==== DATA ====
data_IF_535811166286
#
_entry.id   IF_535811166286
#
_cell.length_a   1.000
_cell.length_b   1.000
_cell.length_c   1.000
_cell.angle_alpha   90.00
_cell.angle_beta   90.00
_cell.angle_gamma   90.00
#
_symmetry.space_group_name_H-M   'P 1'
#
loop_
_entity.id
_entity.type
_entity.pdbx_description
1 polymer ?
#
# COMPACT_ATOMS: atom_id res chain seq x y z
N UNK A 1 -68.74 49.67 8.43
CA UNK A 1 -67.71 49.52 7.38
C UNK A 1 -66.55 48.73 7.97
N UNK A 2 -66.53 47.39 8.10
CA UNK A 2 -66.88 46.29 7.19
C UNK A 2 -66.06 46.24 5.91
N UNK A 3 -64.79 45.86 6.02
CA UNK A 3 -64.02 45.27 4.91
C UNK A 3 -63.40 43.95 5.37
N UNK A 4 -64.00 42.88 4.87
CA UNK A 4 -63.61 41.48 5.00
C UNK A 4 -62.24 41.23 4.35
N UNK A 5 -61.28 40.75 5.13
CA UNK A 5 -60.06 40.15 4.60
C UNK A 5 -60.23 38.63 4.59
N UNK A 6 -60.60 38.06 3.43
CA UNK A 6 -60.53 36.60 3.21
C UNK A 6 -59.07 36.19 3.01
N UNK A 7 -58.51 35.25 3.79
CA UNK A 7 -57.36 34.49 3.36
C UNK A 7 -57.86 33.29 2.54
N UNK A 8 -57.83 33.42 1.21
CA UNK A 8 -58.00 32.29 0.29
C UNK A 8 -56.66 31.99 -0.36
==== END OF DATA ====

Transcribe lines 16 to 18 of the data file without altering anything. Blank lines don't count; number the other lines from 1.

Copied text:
_entity.type
_entity.pdbx_description
1 polymer ?